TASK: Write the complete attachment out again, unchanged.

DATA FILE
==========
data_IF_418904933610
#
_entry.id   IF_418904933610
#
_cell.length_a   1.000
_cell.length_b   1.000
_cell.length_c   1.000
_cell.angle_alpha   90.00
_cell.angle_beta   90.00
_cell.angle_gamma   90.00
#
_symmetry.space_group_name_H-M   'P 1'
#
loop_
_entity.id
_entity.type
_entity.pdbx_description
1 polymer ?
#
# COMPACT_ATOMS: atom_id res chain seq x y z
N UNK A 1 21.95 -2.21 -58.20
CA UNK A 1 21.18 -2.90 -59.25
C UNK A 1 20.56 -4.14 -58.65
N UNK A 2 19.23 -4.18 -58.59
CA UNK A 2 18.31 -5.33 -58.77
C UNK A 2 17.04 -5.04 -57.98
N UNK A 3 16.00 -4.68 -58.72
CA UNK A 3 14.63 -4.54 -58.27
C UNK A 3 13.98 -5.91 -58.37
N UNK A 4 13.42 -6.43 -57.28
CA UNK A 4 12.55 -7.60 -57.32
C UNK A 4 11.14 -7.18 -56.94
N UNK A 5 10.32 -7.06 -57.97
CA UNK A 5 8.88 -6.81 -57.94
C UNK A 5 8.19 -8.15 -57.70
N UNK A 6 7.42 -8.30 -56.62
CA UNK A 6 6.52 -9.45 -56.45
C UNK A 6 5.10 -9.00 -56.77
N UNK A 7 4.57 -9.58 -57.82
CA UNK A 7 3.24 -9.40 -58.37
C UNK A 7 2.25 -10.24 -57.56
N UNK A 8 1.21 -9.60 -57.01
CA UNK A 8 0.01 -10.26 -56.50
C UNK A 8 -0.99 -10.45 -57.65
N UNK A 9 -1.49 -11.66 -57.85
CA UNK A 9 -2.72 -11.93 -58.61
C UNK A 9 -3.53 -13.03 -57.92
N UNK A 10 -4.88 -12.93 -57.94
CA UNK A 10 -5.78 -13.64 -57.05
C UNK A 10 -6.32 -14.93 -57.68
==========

data_IF_418904933610
#
_entry.id   IF_418904933610
#
_cell.length_a   1.000
_cell.length_b   1.000
_cell.length_c   1.000
_cell.angle_alpha   90.00
_cell.angle_beta   90.00
_cell.angle_gamma   90.00
#
_symmetry.space_group_name_H-M   'P 1'
#
loop_
_entity.id
_entity.type
_entity.pdbx_description
1 polymer ?
#
# COMPACT_ATOMS: atom_id res chain seq x y z
N UNK A 1 21.95 -2.21 -58.20
CA UNK A 1 21.18 -2.90 -59.25
C UNK A 1 20.56 -4.14 -58.65
N UNK A 2 19.23 -4.18 -58.59
CA UNK A 2 18.31 -5.33 -58.77
C UNK A 2 17.04 -5.04 -57.98
N UNK A 3 16.00 -4.68 -58.72
CA UNK A 3 14.63 -4.54 -58.27
C UNK A 3 13.98 -5.91 -58.37
N UNK A 4 13.42 -6.43 -57.28
CA UNK A 4 12.55 -7.60 -57.32
C UNK A 4 11.14 -7.18 -56.94
N UNK A 5 10.32 -7.06 -57.97
CA UNK A 5 8.88 -6.81 -57.94
C UNK A 5 8.19 -8.15 -57.70
N UNK A 6 7.42 -8.30 -56.62
CA UNK A 6 6.52 -9.45 -56.45
C UNK A 6 5.10 -9.00 -56.77
N UNK A 7 4.57 -9.58 -57.82
CA UNK A 7 3.24 -9.40 -58.37
C UNK A 7 2.25 -10.24 -57.56
N UNK A 8 1.21 -9.60 -57.01
CA UNK A 8 0.01 -10.26 -56.50
C UNK A 8 -0.99 -10.45 -57.65
N UNK A 9 -1.49 -11.66 -57.85
CA UNK A 9 -2.72 -11.93 -58.61
C UNK A 9 -3.53 -13.03 -57.92
N UNK A 10 -4.88 -12.93 -57.94
CA UNK A 10 -5.78 -13.64 -57.05
C UNK A 10 -6.32 -14.93 -57.68